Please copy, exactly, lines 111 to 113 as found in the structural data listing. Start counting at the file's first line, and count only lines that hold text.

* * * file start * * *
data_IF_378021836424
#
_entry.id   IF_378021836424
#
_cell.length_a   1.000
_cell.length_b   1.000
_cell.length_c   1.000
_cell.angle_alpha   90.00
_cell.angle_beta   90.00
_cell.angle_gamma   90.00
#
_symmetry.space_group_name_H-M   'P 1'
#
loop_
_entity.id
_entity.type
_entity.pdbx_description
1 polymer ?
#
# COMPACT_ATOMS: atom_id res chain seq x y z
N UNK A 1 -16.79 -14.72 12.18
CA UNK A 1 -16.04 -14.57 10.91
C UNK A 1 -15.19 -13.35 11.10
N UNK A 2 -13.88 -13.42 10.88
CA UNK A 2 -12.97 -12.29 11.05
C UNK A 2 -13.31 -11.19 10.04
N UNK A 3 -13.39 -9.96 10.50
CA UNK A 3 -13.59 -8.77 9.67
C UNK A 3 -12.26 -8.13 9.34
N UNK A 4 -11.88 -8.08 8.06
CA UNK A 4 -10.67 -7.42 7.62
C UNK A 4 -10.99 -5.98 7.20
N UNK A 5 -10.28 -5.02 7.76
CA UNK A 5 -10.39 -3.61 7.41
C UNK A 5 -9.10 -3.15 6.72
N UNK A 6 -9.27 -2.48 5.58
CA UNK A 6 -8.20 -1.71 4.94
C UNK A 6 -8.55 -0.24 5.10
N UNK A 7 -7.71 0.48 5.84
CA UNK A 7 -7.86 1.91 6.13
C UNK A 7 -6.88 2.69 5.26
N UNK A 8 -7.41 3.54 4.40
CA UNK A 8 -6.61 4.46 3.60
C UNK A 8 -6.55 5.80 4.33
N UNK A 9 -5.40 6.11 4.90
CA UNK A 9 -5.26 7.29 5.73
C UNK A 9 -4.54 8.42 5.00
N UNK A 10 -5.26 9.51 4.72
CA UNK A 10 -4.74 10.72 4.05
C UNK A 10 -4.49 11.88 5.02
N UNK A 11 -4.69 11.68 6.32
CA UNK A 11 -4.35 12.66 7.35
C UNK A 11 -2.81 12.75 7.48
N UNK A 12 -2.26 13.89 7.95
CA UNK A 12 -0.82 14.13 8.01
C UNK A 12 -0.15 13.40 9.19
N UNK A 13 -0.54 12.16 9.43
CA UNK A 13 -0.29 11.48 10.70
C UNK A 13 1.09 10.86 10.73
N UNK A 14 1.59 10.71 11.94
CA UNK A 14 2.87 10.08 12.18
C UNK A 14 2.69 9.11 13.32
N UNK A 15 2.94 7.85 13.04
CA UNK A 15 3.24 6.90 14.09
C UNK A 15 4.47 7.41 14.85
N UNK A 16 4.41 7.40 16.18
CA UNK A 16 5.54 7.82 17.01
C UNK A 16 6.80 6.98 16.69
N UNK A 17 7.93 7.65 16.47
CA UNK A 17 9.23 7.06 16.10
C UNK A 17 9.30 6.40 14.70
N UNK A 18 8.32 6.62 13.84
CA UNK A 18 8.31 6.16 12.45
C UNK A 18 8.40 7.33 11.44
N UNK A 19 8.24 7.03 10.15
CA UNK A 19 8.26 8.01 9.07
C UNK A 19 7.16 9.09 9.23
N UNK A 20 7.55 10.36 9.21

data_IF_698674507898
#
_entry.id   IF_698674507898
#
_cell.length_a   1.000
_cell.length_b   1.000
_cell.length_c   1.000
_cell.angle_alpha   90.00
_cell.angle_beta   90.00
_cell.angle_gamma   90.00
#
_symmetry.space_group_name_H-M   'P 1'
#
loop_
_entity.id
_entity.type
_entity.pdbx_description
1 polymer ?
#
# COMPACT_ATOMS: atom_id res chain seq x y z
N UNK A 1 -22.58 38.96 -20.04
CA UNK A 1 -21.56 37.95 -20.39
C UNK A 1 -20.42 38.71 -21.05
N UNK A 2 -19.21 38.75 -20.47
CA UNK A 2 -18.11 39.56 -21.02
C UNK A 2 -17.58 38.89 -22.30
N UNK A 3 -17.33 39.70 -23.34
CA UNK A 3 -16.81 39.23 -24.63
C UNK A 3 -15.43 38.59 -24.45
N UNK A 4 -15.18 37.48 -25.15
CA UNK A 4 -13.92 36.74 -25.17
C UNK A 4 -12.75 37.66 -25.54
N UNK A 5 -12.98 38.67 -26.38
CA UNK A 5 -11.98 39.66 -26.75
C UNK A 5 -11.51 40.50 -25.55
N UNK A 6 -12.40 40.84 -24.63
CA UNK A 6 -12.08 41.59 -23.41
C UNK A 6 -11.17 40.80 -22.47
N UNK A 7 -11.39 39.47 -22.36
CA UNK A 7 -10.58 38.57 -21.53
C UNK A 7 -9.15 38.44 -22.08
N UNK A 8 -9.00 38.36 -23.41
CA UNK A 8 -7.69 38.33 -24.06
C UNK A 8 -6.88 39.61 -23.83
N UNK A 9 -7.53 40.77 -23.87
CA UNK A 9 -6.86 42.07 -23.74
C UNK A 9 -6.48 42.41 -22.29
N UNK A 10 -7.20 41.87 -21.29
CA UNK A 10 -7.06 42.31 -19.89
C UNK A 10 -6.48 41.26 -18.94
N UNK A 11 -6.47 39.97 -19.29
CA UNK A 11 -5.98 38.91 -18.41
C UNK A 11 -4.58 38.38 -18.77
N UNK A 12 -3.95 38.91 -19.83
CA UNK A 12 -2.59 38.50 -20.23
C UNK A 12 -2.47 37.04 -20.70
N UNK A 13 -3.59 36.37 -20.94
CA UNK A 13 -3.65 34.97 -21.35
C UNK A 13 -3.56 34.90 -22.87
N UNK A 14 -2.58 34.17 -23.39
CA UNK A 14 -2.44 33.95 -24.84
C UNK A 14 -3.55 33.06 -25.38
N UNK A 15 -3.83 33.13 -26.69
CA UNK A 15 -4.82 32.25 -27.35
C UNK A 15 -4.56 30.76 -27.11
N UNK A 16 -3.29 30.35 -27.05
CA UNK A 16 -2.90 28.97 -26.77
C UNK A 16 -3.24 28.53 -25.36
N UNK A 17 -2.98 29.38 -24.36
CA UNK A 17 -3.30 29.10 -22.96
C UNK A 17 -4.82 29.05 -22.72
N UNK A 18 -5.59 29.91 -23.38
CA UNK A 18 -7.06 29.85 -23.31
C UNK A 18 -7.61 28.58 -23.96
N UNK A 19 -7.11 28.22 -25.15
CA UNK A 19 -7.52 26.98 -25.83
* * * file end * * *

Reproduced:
N UNK A 5 -12.98 38.67 -26.38
CA UNK A 5 -11.98 39.66 -26.75
C UNK A 5 -11.51 40.50 -25.55